The Bismarck Tribune has been supportive of efforts to reduce the state’s prison population whether through reducing the recidivism rate, changing sentencing guidelines or other reforms.
That’s why the Free Through Recovery program that began Thursday has great potential. The Legislature approved $7 million for the effort to be guided by human services and corrections officials. They will tap into social service, mental health, religious and cultural organizations throughout state to prevent those on probation from re-offending.
The goal is to provide a wide variety of support services for those on probation deemed at risk of again offending and going back to prison for problems due to addiction or mental health issues.
Professionals will be available to provide support for those on probation vulnerable to the worst elements of society. Going back into the community after serving time in prison isn’t easy. Finding someone willing to hire you isn’t a snap, getting a place to rent can be hard and the temptations of a “free” life can be daunting.
The state needs to do something. Prison populations and budgets have been increasing over the years. The state spent $64 million for construction and renovation of the North Dakota State Penitentiary, while the prison population increased 32 percent over the decade ending in 2015. It’s been estimated the penitentiary population could grow 75 percent by 2025, doubling current prison capacity of 1,479 beds.
"Prisons are a finite resource. We can't keep building our way out of the problem," Lisa Peterson, clinical director for the North Dakota Department of Corrections and Rehabilitation, told the Forum News Service.
She echoes comments made by Leann Bertsch, director of the corrections department. Bertsch has been arguing for reforms to help curb recidivism and find other ways to reduce the prison population. The Legislature has been searching for solutions and Free Through Recovery is hopefully one of the answers.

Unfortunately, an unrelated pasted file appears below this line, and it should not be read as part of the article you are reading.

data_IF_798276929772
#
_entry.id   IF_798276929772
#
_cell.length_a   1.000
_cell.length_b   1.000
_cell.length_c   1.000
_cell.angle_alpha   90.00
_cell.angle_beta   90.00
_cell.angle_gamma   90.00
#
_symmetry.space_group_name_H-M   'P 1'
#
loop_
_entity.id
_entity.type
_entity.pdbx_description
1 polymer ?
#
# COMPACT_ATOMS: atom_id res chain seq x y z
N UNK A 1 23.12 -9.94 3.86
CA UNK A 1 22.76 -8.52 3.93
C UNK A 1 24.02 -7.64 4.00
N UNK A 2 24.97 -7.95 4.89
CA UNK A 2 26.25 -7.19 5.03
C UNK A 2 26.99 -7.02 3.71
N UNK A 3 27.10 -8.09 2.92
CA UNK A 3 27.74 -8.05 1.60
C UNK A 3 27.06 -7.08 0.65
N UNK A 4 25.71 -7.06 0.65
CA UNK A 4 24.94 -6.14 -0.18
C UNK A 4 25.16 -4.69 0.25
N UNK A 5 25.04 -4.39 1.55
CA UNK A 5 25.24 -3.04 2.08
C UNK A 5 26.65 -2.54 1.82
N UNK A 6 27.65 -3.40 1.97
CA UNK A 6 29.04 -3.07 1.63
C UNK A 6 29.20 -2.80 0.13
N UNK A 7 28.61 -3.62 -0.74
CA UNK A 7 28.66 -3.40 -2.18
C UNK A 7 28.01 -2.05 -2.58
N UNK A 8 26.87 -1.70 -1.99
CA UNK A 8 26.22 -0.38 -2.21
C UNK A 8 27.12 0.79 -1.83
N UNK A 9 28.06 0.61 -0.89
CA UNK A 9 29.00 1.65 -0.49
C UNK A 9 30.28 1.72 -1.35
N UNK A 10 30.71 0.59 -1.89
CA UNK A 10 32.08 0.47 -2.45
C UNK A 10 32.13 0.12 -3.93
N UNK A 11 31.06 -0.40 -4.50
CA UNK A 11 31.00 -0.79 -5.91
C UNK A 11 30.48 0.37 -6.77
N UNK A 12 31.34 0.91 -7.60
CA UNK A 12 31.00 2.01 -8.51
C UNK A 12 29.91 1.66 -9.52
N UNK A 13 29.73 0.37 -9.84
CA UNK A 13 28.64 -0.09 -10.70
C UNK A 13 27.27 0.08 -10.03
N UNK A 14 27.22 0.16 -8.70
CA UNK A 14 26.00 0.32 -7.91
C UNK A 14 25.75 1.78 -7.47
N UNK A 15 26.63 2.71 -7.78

We can’t save everyone from themselves, but we can make a dent in the problem. Results of the program will be tracked and if it shows success it might be expanded. If the state’s prison recidivism rate dropped from around 60 percent to the high 40-percent range, that would be considered a success.
In many ways this is considered a community, not a prison, program. Professionals in communities around the state will be asked to help. Service providers won’t be paid for delivering services, instead they will be rewarded for better outcomes through a pay-for-performance reimbursement program. This makes it a results-based program. There also will be peer mentors, trained people who have overcome life experiences similar to those they'll be helping. The program has support of those working in corrections and those involved in a variety of organizations. While prison officials work with inmates to get them on the right track, there’s always the potential of more-hardened inmates influencing other inmates to commit further crimes.
We need to create productive citizens and Free Through Recovery could accomplish this goal. This program won’t empty the prisons, but it can help reduce the number of inmates and possibly the size of the budget.